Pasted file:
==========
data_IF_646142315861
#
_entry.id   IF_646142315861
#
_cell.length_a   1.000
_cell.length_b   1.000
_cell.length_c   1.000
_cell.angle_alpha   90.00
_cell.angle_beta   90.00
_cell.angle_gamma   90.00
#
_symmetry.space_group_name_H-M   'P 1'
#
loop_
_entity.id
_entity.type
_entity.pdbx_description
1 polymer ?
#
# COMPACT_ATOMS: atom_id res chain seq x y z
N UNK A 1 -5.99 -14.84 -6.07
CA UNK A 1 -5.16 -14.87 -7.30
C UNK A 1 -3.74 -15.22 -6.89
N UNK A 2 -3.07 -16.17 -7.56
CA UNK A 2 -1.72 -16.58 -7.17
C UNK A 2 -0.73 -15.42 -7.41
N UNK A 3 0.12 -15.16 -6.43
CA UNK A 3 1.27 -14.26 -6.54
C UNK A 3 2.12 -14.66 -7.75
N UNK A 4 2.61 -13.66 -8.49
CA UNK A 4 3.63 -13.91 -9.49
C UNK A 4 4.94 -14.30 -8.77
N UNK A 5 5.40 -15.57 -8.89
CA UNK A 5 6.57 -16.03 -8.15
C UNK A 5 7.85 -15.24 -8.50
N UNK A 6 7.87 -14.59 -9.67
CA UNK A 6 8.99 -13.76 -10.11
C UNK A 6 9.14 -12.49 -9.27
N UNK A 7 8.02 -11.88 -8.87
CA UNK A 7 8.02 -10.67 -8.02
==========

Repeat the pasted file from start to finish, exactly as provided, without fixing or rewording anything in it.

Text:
data_IF_646142315861
#
_entry.id   IF_646142315861
#
_cell.length_a   1.000
_cell.length_b   1.000
_cell.length_c   1.000
_cell.angle_alpha   90.00
_cell.angle_beta   90.00
_cell.angle_gamma   90.00
#
_symmetry.space_group_name_H-M   'P 1'
#
loop_
_entity.id
_entity.type
_entity.pdbx_description
1 polymer ?
#
# COMPACT_ATOMS: atom_id res chain seq x y z
N UNK A 1 -5.99 -14.84 -6.07
CA UNK A 1 -5.16 -14.87 -7.30
C UNK A 1 -3.74 -15.22 -6.89
N UNK A 2 -3.07 -16.17 -7.56
CA UNK A 2 -1.72 -16.58 -7.17
C UNK A 2 -0.73 -15.42 -7.41
N UNK A 3 0.12 -15.16 -6.43
CA UNK A 3 1.27 -14.26 -6.54
C UNK A 3 2.12 -14.66 -7.75
N UNK A 4 2.61 -13.66 -8.49
CA UNK A 4 3.63 -13.91 -9.49
C UNK A 4 4.94 -14.30 -8.77
N UNK A 5 5.40 -15.57 -8.89
CA UNK A 5 6.57 -16.03 -8.15
C UNK A 5 7.85 -15.24 -8.50
N UNK A 6 7.87 -14.59 -9.67
CA UNK A 6 8.99 -13.76 -10.11
C UNK A 6 9.14 -12.49 -9.27
N UNK A 7 8.02 -11.88 -8.87
CA UNK A 7 8.02 -10.67 -8.02